I was interested to see if data would validate the theory that gaming consoles are creating a quantifiable impact on the talent acquisition funnel. At Recruitics, we process over 3 billion job seeker events per day, so I was certain I would find an answer by leveraging our aggregated data. Upon review, I discovered measurable proof of an emerging trend that talent acquisition professionals would be wise to follow more closely.
Xbox and Playstation are clearly the dominating duo in job activity, but the conversion rates are higher on Xbox. After digging a little deeper into the activity by console, I found that the results showed diminishing conversion rates on older model Playstations, which negatively impacted the overall conversion rate for candidates using a Playstation.
Compared to mobile and desktop devices, gaming consoles seem to account for an insignificant percentage of job seeker activity overall. However, the trend shows significant growth, which is likely to continue as a younger demographic more familiar with using these devices ages into the workforce.
Don’t make the mistake of assuming that the only people using gaming devices as part of their job search are kids or slackers. Many gamers are adult professionals, and job postings for highly skilled roles in technology, engineering, programming, and mathematics were more likely to receive above-average application activity from gaming consoles. This presents an opportunity to reach highly coveted STEM talent with recruitment marketing messaging that is currently being overlooked.
Of those who submitted job applications on gaming devices, 44% applied for jobs such as engineering, healthcare technology, computer and data science, business and financial operations. The other 56% applied to jobs such in delivery, office administration, warehouse work, and manufacturing. This is a diverse audience, but with the right targeting, you can reach the talent that best suits your employment opportunities.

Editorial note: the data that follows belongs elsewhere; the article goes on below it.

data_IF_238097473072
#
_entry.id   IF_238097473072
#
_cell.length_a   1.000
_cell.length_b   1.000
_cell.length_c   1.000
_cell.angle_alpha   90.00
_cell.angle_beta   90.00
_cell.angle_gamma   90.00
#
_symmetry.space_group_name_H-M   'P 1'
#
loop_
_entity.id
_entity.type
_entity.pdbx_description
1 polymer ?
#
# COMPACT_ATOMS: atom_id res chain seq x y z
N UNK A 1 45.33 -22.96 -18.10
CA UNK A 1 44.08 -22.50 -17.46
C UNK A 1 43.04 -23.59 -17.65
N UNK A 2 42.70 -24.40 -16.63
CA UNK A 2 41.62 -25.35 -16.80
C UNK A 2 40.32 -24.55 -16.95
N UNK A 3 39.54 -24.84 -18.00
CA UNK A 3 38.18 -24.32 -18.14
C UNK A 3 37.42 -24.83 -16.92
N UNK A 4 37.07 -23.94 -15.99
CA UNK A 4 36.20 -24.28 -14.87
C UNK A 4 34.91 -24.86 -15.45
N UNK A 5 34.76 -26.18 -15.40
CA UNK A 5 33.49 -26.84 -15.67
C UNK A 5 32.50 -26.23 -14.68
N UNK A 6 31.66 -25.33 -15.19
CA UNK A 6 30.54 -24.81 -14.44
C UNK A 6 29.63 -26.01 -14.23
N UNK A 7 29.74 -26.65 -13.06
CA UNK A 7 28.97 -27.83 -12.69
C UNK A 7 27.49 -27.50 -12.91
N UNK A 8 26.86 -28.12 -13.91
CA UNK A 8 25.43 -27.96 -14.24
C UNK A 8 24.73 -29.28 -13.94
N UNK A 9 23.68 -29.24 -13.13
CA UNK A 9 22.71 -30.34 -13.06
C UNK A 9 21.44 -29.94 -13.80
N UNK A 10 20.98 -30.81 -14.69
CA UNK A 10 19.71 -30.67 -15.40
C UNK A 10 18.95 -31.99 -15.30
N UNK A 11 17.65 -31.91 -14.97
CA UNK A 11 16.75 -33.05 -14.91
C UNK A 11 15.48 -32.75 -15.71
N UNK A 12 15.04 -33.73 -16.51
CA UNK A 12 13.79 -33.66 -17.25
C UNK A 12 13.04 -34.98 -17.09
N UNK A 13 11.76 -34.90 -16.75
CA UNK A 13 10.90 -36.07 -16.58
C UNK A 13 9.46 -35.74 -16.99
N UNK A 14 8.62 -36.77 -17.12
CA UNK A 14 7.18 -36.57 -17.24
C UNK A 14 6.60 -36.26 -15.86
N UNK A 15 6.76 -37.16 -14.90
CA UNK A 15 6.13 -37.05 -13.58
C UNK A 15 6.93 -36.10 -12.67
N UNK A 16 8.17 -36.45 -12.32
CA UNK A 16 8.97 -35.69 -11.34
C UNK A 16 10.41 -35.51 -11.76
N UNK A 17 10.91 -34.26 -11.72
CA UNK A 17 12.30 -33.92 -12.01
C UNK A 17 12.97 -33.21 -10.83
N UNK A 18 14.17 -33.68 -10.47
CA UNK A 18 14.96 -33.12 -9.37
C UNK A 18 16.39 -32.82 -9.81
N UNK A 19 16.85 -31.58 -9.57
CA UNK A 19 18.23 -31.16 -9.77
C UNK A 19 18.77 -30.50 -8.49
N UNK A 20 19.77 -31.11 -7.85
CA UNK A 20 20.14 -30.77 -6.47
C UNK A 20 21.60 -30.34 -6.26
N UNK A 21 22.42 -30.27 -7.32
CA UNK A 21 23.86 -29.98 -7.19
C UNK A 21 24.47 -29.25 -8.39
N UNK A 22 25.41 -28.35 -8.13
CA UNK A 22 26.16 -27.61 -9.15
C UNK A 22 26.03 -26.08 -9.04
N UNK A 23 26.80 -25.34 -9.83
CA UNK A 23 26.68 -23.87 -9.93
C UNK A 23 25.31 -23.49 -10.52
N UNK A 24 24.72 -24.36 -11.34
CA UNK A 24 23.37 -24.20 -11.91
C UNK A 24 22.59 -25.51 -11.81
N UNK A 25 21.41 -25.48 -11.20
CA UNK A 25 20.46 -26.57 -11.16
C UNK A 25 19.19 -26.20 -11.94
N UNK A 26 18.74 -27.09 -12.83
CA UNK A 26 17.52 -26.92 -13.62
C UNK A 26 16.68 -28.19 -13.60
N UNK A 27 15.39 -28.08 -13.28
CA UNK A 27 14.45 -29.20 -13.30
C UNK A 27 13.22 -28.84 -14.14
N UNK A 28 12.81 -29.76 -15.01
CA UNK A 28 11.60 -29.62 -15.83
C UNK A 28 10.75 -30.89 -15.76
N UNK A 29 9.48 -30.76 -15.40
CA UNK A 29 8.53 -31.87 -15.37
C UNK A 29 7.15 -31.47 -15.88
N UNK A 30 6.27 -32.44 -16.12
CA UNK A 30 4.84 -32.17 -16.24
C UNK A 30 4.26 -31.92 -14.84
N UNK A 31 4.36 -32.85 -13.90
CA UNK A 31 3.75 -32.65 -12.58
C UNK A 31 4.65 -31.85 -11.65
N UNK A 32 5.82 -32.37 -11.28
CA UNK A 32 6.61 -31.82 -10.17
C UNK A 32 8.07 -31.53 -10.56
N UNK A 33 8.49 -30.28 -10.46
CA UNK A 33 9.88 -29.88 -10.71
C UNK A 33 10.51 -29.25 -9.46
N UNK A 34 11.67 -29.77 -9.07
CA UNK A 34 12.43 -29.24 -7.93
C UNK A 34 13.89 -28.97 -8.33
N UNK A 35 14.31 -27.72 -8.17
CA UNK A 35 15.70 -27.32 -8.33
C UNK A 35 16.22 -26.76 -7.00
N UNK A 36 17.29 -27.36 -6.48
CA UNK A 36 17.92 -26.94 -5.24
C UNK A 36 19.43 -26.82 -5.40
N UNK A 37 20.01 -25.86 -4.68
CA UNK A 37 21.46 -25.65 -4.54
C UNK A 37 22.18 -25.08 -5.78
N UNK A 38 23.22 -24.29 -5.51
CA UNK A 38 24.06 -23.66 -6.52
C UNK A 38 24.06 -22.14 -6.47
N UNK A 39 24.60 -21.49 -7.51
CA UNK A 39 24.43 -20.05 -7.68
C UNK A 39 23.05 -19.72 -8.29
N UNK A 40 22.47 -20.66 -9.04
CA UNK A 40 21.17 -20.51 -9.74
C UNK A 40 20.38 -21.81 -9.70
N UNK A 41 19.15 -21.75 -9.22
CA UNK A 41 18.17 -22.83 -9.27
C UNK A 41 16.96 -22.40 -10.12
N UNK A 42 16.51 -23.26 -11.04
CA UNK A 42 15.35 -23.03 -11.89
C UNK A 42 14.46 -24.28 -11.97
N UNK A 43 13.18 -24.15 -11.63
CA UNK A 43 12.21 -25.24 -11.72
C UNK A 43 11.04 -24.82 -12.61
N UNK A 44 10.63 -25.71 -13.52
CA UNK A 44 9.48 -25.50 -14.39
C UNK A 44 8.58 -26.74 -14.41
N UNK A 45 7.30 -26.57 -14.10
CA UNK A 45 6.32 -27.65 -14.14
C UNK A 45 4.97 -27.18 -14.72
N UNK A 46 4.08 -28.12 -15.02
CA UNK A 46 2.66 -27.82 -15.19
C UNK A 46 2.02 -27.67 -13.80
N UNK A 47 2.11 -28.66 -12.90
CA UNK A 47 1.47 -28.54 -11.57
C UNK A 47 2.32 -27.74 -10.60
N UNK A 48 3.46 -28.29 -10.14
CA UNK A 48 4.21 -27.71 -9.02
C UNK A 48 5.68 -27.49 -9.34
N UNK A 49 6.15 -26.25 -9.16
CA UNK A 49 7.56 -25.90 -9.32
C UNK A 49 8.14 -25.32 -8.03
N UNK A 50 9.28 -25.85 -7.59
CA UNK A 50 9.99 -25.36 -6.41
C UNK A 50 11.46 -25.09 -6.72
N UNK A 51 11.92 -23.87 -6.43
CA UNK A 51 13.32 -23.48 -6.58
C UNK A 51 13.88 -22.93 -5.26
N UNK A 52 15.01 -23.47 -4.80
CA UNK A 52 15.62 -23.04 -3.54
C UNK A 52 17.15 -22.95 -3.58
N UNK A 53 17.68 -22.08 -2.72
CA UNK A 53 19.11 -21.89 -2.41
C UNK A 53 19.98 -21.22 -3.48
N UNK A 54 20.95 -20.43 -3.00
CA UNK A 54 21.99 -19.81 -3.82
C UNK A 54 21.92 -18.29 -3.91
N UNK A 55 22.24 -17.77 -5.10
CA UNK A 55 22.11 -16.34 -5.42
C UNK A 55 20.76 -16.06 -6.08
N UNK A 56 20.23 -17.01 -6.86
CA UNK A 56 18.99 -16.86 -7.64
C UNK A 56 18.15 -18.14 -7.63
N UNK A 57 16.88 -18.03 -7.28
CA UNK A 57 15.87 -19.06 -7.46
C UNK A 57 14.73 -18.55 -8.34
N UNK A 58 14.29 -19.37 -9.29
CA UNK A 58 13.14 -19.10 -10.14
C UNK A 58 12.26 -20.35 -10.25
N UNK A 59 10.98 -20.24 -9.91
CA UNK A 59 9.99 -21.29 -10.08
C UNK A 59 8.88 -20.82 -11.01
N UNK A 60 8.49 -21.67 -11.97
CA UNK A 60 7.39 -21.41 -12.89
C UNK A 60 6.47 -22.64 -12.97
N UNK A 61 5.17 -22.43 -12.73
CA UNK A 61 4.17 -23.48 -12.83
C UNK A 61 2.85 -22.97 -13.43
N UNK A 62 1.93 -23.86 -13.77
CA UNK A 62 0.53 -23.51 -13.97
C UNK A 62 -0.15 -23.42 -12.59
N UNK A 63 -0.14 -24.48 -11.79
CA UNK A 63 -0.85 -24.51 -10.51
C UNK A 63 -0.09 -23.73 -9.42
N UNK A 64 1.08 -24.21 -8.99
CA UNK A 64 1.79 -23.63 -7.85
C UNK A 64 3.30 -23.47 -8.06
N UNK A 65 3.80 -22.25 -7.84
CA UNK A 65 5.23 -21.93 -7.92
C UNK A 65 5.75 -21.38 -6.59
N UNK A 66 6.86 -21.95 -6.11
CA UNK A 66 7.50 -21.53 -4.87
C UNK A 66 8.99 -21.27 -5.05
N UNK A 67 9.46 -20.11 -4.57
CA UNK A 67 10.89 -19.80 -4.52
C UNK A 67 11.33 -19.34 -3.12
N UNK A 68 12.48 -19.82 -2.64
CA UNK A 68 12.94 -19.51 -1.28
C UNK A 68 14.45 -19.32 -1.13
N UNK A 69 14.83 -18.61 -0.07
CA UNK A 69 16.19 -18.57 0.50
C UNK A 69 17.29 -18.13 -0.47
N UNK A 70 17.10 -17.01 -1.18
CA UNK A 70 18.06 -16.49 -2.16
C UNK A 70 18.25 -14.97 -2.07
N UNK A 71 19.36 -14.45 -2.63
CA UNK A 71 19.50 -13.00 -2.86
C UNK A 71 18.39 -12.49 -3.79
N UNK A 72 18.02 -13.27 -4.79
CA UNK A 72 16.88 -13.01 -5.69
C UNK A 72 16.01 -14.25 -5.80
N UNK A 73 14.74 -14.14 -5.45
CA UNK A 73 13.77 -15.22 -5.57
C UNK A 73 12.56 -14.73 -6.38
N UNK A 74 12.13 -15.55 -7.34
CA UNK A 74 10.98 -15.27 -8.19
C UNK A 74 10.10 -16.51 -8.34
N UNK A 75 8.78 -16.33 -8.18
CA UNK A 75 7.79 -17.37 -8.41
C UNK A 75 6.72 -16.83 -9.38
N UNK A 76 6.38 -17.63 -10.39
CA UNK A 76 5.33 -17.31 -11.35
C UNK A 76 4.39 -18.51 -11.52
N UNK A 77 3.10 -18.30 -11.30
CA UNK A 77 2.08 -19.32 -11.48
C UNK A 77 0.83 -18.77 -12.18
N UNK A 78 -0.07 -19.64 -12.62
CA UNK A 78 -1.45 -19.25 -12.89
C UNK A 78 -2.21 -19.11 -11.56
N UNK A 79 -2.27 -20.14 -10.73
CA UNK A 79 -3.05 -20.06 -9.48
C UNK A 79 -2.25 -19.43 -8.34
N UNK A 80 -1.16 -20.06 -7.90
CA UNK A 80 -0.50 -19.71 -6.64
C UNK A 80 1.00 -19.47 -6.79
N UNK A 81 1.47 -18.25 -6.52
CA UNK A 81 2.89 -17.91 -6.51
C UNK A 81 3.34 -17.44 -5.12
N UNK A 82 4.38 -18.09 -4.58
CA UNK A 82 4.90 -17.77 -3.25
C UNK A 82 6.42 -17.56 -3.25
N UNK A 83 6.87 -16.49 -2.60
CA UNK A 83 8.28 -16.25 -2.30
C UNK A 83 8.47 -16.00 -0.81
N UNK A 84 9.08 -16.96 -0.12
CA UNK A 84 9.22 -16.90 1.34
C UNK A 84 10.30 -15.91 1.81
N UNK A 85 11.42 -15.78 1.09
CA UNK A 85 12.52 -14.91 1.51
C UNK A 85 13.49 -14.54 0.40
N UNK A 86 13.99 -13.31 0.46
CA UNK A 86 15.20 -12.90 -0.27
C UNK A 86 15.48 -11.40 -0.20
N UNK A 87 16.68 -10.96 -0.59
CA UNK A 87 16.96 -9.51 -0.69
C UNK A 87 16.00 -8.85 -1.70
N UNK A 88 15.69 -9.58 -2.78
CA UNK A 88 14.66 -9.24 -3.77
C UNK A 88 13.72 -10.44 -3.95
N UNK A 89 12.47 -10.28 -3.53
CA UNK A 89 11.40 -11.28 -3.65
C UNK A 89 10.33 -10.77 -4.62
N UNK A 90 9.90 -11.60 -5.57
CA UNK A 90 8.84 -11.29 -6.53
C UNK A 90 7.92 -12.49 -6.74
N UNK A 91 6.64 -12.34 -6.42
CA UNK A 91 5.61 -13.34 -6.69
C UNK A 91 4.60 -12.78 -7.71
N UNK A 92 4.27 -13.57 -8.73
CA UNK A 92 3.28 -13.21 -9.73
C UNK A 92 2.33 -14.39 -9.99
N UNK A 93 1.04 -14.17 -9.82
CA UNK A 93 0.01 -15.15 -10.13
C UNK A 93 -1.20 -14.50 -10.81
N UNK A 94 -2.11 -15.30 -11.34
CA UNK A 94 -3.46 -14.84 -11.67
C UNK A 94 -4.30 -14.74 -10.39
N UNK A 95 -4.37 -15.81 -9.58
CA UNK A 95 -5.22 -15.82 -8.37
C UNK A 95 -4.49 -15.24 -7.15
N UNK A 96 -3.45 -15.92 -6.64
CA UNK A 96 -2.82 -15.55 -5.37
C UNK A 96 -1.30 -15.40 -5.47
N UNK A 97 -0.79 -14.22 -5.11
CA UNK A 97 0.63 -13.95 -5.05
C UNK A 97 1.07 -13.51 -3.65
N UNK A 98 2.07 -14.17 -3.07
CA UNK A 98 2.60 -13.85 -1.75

The rise of gaming and gaming devices as part of the candidate journey should not be too surprising if you look at the evolution of entertainment and information access when it comes to the devices we use. Technological innovation did not and will not stop at mobile devices. It's time to extend our view when considering the different devices that are emerging as part of the candidate journey.
Like it or not, audiences can access your recruitment marketing messages and enter your hiring funnel directly from their gaming devices. Talent acquisition professionals need to accept and prepare for the reality that a gaming console can be used in the candidate journey just like any other device.
Is your career site, ATS, or job application process prepared to operate in a reality where a candidate’s journey can take place via gaming console? If not, you may want to plan ahead and start exploring ways that you can expand optimization to include a wider variety of devices.
Need help improving your candidate experience across different platforms? Recruitics has got you covered!